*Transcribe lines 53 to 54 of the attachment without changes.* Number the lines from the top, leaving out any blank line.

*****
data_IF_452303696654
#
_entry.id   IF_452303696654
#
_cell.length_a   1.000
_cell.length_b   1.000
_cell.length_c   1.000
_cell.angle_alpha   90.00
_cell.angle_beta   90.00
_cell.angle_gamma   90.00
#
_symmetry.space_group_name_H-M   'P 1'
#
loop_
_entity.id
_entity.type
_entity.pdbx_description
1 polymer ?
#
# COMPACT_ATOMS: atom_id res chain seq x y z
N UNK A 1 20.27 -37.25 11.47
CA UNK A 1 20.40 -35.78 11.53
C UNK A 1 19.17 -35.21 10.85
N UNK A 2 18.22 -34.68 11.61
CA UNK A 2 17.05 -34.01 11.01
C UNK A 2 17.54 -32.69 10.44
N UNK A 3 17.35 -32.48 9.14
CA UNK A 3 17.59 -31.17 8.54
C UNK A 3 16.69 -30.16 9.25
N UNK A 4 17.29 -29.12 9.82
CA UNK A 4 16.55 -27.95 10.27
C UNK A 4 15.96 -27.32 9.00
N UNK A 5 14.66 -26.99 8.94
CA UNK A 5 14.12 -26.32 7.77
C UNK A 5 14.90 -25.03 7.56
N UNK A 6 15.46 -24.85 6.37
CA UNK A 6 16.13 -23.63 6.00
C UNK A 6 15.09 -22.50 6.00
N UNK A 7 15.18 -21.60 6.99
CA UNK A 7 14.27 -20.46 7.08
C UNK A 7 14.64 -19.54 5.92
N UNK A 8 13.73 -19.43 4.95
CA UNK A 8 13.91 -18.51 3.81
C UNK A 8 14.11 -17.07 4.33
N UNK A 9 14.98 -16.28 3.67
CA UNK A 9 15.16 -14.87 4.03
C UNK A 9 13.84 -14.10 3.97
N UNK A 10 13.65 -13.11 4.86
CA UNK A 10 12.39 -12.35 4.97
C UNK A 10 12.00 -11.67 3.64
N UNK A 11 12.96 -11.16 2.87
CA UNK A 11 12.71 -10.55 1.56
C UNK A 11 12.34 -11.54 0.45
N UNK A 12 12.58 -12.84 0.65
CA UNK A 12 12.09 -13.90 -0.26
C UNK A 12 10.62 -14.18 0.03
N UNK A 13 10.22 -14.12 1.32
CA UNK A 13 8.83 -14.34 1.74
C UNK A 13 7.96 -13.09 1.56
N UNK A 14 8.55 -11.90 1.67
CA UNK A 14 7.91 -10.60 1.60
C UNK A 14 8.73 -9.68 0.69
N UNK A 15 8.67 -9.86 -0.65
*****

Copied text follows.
C UNK A 11 12.34 -11.54 0.45
N UNK A 12 12.58 -12.84 0.65